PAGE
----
Gdańsk

One of Poland’s most beautiful cities, Gdansk, on the Baltic Sea, has played major roles in history, especially in the 20th-century. It was the 1939 flash point of World War II, and then in 1980, the birthplace of the Solidarnosc labor movement, ushering the end of Communist domination in Eastern Europe.

The word Solidarity, or Solidarność as it is in Polish, is synonymous with the city of Gdansk. Although the movement which burst into life at the time of the shipyard strikes of 1980 is closely connected with Gdansk, the phenomenon that was Solidarność was not confined to the city. If truth be told there are other cities in Poland which feel that Gdansk has unfairly become the symbol for a movement that connected with and was born from Poles throughout the country. But for the foreign visitor with a memory of the 1980 strikes the image of Solidarity is Gdansk, its shipyards and the leader of the protests – Lech Wałęsa.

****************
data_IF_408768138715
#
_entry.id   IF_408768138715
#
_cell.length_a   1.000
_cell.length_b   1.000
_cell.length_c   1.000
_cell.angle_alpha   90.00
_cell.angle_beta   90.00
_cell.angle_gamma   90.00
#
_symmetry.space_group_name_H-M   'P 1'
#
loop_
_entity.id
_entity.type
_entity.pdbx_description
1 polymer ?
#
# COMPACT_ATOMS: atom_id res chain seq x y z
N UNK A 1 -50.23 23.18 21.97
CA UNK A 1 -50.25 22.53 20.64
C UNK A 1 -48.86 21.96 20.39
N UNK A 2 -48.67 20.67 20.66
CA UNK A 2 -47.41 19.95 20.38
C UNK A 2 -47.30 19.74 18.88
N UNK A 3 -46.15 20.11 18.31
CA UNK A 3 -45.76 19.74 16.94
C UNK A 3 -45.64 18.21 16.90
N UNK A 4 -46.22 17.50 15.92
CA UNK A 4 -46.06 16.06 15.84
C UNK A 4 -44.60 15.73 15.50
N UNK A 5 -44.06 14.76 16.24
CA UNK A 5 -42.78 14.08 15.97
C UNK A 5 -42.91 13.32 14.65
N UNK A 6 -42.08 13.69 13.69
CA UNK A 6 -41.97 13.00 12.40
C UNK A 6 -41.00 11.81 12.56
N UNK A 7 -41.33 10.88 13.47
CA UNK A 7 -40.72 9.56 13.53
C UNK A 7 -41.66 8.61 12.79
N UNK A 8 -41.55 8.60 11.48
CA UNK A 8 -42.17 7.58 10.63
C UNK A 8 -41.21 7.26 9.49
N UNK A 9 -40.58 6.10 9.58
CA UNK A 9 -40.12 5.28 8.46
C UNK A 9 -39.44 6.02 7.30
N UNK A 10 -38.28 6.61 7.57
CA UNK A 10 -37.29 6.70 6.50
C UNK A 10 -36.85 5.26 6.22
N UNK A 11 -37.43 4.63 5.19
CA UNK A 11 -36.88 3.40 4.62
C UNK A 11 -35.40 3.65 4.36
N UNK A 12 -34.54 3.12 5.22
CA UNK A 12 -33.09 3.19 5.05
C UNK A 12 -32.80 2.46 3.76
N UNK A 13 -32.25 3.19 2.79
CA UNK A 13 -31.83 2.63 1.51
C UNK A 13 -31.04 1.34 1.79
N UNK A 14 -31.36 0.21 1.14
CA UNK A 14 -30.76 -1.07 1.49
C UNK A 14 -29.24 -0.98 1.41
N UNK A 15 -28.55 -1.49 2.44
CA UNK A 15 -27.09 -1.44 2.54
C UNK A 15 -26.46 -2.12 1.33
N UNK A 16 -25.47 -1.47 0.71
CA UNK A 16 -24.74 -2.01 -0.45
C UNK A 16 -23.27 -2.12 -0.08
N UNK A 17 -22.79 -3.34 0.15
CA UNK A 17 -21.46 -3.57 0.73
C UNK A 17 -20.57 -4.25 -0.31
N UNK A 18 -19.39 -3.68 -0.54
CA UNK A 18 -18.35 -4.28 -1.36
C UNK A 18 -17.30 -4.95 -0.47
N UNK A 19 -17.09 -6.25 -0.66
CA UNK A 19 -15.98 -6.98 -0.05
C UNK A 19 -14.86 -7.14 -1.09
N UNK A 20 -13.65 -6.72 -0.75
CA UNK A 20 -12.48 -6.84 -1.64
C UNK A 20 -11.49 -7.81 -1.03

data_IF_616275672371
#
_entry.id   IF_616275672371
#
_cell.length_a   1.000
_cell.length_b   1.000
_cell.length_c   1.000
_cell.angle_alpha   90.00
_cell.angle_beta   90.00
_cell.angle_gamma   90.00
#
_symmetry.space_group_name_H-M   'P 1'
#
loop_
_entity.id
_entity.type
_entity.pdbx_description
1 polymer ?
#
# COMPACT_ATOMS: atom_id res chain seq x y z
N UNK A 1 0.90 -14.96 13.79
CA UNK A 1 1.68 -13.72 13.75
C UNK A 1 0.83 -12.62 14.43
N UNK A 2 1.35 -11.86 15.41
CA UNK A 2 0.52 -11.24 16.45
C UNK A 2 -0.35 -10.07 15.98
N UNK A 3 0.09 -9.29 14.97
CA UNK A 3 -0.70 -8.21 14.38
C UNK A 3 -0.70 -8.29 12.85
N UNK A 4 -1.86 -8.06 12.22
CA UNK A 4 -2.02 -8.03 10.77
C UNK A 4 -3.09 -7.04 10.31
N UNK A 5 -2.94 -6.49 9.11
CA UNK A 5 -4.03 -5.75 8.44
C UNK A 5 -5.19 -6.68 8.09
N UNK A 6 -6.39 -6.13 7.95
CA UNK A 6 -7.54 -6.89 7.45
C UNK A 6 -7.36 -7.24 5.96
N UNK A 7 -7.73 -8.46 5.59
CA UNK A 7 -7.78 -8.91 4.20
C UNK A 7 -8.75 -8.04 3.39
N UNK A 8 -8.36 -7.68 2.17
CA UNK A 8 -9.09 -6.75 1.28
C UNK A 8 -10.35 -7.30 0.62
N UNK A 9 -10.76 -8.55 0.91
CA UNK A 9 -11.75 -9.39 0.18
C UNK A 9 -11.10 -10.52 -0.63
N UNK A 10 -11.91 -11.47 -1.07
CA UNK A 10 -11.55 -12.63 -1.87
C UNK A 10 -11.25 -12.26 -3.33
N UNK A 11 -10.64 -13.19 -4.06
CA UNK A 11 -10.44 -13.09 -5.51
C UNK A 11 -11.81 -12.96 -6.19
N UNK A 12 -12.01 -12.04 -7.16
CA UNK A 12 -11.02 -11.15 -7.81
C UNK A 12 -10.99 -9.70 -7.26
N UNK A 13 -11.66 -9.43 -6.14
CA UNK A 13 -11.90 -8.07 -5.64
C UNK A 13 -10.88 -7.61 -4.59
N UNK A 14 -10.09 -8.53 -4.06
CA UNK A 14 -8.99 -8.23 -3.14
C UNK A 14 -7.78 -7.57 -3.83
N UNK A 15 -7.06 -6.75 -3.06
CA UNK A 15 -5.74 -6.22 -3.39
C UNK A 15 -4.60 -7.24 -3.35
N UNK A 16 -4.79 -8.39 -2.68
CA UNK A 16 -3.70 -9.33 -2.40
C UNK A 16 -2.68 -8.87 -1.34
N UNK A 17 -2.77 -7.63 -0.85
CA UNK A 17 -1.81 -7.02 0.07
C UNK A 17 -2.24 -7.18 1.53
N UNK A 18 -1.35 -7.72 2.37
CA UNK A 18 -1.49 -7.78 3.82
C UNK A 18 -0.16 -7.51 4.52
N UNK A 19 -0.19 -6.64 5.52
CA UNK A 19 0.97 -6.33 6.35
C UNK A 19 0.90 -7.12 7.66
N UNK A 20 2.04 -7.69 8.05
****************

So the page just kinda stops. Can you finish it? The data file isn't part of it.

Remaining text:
When visiting Gdansk, you may feel that you are carried back to the Middle Ages, and even though substantial parts of the town consist of reconstructions from after WWII, you will still find plenty of authentic, genuine old buildings. Most streets are located where they were in medieval times, and more than 30% of the streets have had the same names for more than 500 years. The old town is one of Europe’s largest historical centres, and the medieval centre is around twice the size of the corresponding centre in Krakow. 

The Museum of the Second World War in Gdansk. Poland was the first country to fiirmly resist the brutal expansion of the totalitarian powers that were utterly indifferent to the rights of weaker countries. Poland’s armed resistance to German aggression on September 1, 1939, was a turning point in world politics towards tthe Third Reich. Contrary to the hopes of Adolf Hitler, on the third day after the commencement of military operations the German attack on Poland transformed into a world war.